August 12, 2003
The Seminars in Christian Scholarship at Calvin College are intended to bring together professors from all over the world for three weeks of collaboration and discussion about a topic in their discipline. They're intended to challenge, inform, expand and excite professors, who then return to their home institutions to pass on their new-found ideas to their students and publish articles and books that further disseminate the fruits of their research at Calvin.
Participants this summer in a seminar on natural law, led by University of Texas professor J. Budziszewski, got a little more than they bargained for when halfway through their session they spent three hours in discussion with Supreme Court Justice Antonin Scalia.
Scalia was invited to the seminar by Budziszewski, who had met Justice Scalia at a conference on the death penalty at the University of Chicago Divinity School in 2002.
Budziszewski, author of the recently released What We Can't Not Know: A Guide, thought that Scalia would lend an interesting perspective on the topic of natural law to the seminar.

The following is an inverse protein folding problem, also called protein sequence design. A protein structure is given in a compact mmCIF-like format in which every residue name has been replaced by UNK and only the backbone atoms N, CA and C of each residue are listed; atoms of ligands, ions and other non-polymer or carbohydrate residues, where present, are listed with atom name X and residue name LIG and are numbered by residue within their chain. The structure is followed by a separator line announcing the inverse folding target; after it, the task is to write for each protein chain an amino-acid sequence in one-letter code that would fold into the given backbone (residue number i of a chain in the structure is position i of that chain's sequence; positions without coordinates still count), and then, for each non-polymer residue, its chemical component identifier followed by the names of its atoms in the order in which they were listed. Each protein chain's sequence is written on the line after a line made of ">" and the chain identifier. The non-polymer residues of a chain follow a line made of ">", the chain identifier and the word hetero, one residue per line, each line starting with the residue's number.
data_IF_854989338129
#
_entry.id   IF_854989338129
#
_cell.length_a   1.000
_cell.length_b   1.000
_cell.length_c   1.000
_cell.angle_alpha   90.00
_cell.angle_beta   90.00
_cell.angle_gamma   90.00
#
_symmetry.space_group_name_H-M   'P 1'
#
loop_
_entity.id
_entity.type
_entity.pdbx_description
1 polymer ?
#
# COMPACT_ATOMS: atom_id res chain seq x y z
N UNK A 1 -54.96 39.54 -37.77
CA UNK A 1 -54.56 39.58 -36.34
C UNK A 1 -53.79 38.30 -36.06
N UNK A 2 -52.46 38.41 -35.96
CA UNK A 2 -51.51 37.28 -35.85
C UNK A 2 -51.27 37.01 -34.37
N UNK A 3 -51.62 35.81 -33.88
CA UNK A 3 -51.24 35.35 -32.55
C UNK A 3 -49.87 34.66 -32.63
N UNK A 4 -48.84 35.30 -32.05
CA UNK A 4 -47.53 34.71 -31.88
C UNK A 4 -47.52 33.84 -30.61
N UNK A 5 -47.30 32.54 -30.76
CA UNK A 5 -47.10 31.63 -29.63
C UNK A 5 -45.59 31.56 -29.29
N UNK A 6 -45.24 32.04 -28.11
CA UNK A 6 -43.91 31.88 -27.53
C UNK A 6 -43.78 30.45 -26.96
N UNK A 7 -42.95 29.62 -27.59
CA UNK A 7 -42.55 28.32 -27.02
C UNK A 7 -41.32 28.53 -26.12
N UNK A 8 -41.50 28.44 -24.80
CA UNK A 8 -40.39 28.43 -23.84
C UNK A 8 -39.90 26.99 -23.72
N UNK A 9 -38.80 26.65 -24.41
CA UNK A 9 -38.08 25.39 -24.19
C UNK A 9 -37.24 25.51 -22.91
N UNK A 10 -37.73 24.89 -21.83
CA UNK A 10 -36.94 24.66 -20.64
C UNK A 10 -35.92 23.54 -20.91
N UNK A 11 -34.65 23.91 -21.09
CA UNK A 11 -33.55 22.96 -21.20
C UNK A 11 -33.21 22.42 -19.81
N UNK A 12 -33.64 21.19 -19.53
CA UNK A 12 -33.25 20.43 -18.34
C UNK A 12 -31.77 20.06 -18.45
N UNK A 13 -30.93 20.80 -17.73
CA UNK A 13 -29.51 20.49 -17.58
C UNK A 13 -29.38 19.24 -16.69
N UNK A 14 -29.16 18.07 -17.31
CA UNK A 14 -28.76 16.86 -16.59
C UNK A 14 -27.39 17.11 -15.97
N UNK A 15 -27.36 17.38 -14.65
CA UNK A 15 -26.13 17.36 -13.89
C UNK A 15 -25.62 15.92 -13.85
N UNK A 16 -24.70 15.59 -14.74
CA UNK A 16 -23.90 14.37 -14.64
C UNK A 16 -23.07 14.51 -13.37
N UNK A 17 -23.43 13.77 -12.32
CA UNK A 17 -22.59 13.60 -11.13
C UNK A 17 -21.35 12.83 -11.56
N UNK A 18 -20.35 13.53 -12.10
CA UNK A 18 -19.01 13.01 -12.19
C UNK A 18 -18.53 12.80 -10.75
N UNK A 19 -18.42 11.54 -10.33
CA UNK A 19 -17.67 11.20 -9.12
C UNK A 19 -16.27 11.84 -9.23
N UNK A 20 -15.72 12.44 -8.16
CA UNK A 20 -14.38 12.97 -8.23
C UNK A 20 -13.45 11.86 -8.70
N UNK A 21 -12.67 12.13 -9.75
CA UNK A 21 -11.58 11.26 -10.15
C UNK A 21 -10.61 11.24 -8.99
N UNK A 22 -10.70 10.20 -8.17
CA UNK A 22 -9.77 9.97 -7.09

"What makes him interesting," says Budziszewski, "is that on one hand he believes in the natural law -- but on the other hand he considers it illegitimate for judges to appeal directly to the natural law in justification of their decisions."
When Scalia accepted the invitation Budziszewski said he was shocked but elated.
For his part Scalia said he rarely does seminars such as the one at Calvin. He accepted simply because he's interested in natural law and he's interested in philosophy. The chance to spend a morning discussing both was appealing to him.
Scalia said he found the morning session with the seminar participants "stimulating."
He added: "When you participate in something like this it helps to sharpen you. And you learn a lot." In fact he began his time with the students saying: "I'm really here to learn as much as to inform."
The three-hour morning session saw seminar participants and Scalia cover a lot of ground. The wide-ranging discussion touched on, at various times, everything from the death penalty to Kant to Aquinas to Paul's gospels.
It was just the sort of free-wheeling exchange Budziszewski had hoped for.
"The discussion was absorbing," he said. "Scalia is razor-sharp, witty and honest. You can learn from him even when you disagree -- as, over some points, we did."
It also was the sort of discussion that has become a hallmark of the summer seminars at Calvin. Indeed, this summer's slate of seminars was one of the best yet.
It began with "Revisiting the Reformed Confessions: Everything You've Wanted to Know but Were Too Busy to Ask," led by professor of history emeritus Frank Roberts. "Written on the Heart: The Tradition of Natural Law" went on at the same time as "Imaginative Reading for Creative Preaching," led by Calvin Seminary President Cornelius Plantinga Jr., as well as "Prospects of Historic Christian Liturgy in a Postmodern Age" and "Christian Environmentalism With/Out Boundaries: Living as Part of God's Good Earth."